I'm very interested to know how the concept of vectors came in mathematics and physics. How were vector quantities discovered in physics, and how and by whom were they developed?
You can see :
- Michael Crowe, A History of Vector Analysis (1967).
We have to take into account some "precursors", like the representation of the parallelogram of the velocities and of the forces, already present into ancient Greek science (see the pseudo-Aristotle, Mechanica) and some attempts by Leibniz with his Analysis situs.
The key achievement was the geometrical representation of complex numbers, discovered independently in 1831 by Wessel, Gauss, Argand, etc.
Then we have William Rowan Hamilton with the quaternions and finally the modern system of vector analysis developed by Josiah Willard Gibbs with his lectures of 1881 and 1884 [published as E.B.Wilson, Vector Analysis, a text-book for the use of students of Mathematics and Physics, founded upon the Lectures of J.Willard Gibbs, (1901)] and Oliver Heaviside, with his 1882-83 paper on electromagnetism published on The Electrician.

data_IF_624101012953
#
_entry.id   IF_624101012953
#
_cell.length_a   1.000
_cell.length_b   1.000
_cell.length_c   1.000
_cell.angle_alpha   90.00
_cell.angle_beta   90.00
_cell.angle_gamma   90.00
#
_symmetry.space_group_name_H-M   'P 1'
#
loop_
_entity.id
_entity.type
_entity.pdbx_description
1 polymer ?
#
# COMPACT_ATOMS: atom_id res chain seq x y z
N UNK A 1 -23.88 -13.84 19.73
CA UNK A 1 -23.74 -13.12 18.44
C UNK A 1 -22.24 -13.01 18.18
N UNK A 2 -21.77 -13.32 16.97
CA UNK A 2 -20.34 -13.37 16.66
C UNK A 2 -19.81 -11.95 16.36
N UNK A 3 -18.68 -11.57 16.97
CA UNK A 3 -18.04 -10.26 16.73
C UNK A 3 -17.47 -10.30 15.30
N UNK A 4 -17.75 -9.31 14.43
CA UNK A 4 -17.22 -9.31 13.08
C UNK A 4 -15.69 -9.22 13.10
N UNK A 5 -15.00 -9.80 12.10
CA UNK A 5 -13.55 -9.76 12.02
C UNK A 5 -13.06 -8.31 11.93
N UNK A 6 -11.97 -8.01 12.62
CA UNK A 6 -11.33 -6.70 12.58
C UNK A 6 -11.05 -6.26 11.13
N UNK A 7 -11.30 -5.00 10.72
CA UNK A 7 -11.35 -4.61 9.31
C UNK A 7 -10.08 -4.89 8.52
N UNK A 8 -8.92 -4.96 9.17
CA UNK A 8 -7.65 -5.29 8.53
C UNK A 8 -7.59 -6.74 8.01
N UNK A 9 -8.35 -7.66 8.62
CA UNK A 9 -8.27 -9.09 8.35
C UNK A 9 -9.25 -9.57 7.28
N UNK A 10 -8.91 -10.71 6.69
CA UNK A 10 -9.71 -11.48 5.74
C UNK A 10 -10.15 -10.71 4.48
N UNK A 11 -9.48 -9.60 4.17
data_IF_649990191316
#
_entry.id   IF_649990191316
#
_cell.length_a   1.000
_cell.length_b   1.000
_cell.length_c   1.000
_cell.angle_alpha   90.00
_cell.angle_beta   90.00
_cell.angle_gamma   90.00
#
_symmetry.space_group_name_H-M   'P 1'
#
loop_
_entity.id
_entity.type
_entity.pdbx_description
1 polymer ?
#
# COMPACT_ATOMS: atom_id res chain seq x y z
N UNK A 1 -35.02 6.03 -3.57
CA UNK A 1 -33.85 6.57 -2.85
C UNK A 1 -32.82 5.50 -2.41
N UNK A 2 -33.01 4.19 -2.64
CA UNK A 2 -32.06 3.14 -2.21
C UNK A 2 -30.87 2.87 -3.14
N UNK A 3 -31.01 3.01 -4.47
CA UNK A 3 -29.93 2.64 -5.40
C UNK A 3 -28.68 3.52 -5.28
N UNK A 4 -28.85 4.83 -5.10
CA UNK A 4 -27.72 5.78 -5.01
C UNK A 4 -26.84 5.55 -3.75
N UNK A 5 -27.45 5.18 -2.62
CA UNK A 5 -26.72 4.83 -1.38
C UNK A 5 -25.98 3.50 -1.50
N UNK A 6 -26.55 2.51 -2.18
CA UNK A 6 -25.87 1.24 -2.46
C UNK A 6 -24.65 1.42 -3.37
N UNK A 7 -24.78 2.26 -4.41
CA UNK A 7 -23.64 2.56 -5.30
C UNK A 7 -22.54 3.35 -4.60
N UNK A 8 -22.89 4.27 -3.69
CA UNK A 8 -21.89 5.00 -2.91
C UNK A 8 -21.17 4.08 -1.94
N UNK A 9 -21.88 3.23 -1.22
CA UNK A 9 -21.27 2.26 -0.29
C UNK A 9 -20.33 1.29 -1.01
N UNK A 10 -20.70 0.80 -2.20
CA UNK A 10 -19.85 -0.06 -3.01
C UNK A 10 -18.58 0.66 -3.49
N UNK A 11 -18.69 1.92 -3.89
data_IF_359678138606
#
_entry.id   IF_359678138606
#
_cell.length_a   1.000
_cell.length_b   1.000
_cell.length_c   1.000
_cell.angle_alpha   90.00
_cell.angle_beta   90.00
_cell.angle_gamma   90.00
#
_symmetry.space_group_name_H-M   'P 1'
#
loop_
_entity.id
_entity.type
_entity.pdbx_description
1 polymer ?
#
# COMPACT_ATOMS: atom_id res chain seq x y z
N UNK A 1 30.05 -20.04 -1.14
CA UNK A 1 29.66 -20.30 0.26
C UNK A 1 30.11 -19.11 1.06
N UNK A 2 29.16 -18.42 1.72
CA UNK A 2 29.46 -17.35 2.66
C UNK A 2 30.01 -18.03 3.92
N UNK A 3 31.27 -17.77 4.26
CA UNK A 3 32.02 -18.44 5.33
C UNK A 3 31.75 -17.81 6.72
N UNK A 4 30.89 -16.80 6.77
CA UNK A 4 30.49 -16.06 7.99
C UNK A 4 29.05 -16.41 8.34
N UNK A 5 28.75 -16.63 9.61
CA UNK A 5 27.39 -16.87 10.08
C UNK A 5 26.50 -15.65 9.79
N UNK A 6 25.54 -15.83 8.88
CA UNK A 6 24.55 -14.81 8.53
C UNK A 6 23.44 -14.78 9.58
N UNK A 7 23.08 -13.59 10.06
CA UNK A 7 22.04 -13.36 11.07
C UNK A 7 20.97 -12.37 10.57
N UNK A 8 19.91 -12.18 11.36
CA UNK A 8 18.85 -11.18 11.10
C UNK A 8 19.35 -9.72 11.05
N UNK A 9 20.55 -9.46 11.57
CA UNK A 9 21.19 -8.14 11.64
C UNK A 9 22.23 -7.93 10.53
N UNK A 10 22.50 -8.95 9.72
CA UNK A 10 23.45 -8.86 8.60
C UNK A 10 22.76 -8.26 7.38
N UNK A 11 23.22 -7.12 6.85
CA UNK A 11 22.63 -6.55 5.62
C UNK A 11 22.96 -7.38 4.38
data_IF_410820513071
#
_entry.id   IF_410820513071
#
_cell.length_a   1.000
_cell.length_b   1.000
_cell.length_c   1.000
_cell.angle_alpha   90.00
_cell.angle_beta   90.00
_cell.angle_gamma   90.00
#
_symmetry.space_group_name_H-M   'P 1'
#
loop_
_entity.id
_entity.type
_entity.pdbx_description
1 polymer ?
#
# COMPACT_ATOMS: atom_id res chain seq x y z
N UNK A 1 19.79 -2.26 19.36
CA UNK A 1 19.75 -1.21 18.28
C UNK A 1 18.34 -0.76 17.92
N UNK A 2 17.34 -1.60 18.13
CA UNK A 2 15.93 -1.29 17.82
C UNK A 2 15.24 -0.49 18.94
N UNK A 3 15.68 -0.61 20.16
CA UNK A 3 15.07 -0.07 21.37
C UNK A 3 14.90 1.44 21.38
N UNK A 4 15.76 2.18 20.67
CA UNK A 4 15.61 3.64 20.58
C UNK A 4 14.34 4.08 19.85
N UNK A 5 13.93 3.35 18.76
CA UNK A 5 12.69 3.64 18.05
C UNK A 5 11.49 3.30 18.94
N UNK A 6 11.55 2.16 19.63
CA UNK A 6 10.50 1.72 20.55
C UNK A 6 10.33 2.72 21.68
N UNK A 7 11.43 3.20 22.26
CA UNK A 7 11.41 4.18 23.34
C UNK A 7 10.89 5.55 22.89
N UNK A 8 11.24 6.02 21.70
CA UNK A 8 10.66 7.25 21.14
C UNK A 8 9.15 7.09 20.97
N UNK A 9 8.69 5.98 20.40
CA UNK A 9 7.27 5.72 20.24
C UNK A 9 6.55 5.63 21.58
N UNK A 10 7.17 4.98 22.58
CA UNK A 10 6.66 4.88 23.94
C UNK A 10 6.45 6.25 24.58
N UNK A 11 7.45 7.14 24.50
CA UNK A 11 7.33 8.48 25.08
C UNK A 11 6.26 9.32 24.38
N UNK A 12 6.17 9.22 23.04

I agree with Mauro's answer, and want to add two interesting details.
The first "use of vectors" in science that I know was the famous theorem of Apollonius which says that epicycles are equivalent to excentrics (in the description of the motion of celestial bodies). This theorem is reproduced in Ptolemy, with a proof, and credited explicitly to Apollonius. Ptolemy was not very generous in giving credits, so I supose this is really due to Apollonius. Translated in modern language the theorem says that vector addition is commutative. (It is amazing that in the ancient times this "evident" thing required a proof).
Another curious thing is that quaternions were introduced much earlier than vectors, and later introduction of vectors to physics (by Gibbs) generated a substantial controversy. This controversy is nicely described in this paper:
- A also want to mention that mathematicians (like Grassmann, Cayley and Silvester) routinely used vectors long before physicists.
Remark. The paper I mentioned above is a part of the Gibbs Lectures collection, which on my opinion is a great source on the history of Math and Science. All old lectures are published in the AMS Bulletin which is freely available. Unfortunately they discontinued publication of these lectures, so the recent ones do not seem to be available at all.